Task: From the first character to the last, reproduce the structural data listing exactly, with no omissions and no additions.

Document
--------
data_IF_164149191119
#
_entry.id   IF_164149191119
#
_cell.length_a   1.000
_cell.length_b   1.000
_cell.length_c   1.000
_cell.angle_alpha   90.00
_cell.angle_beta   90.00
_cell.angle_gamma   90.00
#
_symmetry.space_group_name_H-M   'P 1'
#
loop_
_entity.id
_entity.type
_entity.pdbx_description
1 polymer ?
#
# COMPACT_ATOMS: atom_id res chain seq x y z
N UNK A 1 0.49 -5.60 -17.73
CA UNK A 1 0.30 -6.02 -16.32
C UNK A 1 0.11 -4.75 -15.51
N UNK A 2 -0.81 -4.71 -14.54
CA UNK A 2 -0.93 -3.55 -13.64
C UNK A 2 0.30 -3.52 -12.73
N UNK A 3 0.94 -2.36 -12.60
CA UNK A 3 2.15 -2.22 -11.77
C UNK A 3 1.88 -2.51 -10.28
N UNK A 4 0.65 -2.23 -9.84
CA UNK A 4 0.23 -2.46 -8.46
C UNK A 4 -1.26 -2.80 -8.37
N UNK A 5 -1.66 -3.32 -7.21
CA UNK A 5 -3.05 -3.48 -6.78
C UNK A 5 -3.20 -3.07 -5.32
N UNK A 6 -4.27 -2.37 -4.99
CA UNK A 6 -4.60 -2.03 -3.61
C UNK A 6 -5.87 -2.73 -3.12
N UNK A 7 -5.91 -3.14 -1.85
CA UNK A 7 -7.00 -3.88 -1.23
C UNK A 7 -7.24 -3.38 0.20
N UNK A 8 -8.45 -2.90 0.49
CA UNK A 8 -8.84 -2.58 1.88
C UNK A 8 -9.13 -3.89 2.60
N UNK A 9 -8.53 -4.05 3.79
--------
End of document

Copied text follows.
data_IF_164149191119
#
_entry.id   IF_164149191119
#
_cell.length_a   1.000
_cell.length_b   1.000
_cell.length_c   1.000
_cell.angle_alpha   90.00
_cell.angle_beta   90.00
_cell.angle_gamma   90.00
#
_symmetry.space_group_name_H-M   'P 1'
#
loop_
_entity.id
_entity.type
_entity.pdbx_description
1 polymer ?
#
# COMPACT_ATOMS: atom_id res chain seq x y z
N UNK A 1 0.49 -5.60 -17.73
CA UNK A 1 0.30 -6.02 -16.32
C UNK A 1 0.11 -4.75 -15.51
N UNK A 2 -0.81 -4.71 -14.54
CA UNK A 2 -0.93 -3.55 -13.64
C UNK A 2 0.30 -3.52 -12.73
N UNK A 3 0.94 -2.36 -12.60
CA UNK A 3 2.15 -2.22 -11.77
C UNK A 3 1.88 -2.51 -10.28
N UNK A 4 0.65 -2.23 -9.84
CA UNK A 4 0.23 -2.46 -8.46
C UNK A 4 -1.26 -2.80 -8.37
N UNK A 5 -1.66 -3.32 -7.21
CA UNK A 5 -3.05 -3.48 -6.78
C UNK A 5 -3.20 -3.07 -5.32
N UNK A 6 -4.27 -2.37 -4.99
CA UNK A 6 -4.60 -2.03 -3.61
C UNK A 6 -5.87 -2.73 -3.12
N UNK A 7 -5.91 -3.14 -1.85
CA UNK A 7 -7.00 -3.88 -1.23
C UNK A 7 -7.24 -3.38 0.20
N UNK A 8 -8.45 -2.90 0.49
CA UNK A 8 -8.84 -2.58 1.88
C UNK A 8 -9.13 -3.89 2.60
N UNK A 9 -8.53 -4.05 3.79